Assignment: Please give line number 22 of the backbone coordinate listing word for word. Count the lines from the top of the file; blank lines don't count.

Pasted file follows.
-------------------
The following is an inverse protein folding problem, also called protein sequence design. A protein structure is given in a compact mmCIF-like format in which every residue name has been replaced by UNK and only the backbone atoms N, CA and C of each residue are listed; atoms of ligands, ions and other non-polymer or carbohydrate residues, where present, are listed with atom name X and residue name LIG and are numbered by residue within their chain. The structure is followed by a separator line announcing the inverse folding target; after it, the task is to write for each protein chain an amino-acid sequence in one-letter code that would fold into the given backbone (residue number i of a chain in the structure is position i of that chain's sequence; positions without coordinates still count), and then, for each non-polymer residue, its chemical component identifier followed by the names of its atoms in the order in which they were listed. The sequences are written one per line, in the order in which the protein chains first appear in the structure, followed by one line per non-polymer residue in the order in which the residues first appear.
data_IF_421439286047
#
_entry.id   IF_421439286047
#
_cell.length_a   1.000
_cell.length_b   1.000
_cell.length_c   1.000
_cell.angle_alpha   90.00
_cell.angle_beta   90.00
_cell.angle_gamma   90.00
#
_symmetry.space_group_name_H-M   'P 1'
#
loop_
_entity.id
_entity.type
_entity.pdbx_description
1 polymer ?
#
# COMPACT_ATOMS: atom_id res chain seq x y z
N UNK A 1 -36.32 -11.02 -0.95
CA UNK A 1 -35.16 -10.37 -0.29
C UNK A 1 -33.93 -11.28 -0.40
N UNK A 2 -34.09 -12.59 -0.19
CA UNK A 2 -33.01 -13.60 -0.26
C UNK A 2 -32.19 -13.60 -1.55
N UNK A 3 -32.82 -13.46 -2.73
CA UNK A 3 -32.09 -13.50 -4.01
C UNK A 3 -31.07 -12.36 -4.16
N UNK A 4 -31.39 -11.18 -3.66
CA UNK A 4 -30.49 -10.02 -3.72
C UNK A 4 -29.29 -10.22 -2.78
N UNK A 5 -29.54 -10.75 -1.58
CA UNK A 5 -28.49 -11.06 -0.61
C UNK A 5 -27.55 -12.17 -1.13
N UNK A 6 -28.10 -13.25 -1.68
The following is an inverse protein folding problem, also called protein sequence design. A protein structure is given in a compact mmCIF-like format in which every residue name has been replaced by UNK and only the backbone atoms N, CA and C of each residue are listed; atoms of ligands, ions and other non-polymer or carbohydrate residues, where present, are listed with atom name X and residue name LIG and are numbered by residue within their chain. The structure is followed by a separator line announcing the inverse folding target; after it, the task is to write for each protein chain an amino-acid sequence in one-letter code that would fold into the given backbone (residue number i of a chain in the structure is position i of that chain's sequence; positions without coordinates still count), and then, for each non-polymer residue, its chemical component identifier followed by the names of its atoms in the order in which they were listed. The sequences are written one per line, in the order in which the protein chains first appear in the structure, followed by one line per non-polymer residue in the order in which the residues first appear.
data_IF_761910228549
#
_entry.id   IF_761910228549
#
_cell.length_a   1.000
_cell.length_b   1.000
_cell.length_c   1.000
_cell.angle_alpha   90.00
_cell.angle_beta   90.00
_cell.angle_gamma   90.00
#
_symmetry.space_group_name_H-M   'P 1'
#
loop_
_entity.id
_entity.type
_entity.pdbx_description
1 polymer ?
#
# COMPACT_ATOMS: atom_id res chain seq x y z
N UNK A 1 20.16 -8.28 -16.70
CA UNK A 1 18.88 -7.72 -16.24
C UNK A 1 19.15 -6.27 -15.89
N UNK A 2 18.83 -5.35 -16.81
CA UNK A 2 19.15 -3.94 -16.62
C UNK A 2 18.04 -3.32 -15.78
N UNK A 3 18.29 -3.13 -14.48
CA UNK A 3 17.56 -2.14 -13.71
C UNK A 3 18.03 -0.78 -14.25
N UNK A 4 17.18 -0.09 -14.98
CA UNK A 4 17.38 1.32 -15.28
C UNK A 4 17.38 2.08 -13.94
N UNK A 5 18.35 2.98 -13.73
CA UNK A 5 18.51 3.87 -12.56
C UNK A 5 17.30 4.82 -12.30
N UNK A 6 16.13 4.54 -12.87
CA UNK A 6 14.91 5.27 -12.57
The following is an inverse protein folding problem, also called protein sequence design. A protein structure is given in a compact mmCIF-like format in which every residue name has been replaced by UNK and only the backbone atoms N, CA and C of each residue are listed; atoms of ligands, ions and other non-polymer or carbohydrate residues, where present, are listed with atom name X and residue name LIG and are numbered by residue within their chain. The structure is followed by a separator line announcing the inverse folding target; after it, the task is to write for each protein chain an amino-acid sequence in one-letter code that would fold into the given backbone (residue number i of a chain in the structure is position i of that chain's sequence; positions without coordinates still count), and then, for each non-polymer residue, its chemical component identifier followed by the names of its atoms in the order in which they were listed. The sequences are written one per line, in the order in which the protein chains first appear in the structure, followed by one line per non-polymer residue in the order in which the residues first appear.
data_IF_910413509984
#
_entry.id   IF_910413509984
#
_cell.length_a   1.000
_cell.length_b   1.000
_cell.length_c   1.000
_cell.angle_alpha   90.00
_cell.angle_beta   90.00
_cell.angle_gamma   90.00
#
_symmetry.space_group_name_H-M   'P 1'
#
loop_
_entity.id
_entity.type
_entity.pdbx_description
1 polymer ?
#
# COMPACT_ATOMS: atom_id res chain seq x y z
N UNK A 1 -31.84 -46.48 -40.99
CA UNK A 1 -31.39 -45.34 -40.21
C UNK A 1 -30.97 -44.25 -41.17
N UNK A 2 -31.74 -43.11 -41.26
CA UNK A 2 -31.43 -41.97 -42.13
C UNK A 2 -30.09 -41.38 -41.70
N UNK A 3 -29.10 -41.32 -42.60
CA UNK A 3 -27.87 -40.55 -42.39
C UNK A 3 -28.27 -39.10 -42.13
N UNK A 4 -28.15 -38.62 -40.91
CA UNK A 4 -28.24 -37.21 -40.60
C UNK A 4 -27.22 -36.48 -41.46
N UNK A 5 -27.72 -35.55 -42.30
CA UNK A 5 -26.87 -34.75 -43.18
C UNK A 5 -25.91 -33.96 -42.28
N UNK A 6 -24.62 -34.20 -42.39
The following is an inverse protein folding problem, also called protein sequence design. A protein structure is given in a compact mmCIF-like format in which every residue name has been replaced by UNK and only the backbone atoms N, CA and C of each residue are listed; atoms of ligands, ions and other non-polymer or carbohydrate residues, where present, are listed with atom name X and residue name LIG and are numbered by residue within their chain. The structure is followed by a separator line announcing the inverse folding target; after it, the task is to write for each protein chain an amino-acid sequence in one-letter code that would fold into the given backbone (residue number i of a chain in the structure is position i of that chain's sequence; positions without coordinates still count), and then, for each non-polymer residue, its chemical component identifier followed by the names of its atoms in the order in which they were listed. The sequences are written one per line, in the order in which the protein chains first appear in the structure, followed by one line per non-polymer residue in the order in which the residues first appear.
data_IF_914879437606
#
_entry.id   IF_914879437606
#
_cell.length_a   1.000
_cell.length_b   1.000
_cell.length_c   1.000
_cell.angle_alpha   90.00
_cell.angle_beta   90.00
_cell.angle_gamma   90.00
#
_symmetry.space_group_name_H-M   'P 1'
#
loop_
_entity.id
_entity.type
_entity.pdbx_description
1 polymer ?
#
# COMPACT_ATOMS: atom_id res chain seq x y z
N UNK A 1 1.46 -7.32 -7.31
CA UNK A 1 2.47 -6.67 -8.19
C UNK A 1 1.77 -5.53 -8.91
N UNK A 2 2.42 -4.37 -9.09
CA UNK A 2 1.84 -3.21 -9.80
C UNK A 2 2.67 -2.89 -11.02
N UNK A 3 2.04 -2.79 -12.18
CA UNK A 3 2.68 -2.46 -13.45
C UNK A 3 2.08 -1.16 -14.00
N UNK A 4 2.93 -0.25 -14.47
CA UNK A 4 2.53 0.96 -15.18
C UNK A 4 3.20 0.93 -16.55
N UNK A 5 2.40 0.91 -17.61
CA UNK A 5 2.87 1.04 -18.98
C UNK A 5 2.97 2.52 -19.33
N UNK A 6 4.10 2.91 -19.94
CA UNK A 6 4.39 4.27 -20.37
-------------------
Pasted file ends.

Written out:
N UNK A 1 -36.32 -11.02 -0.95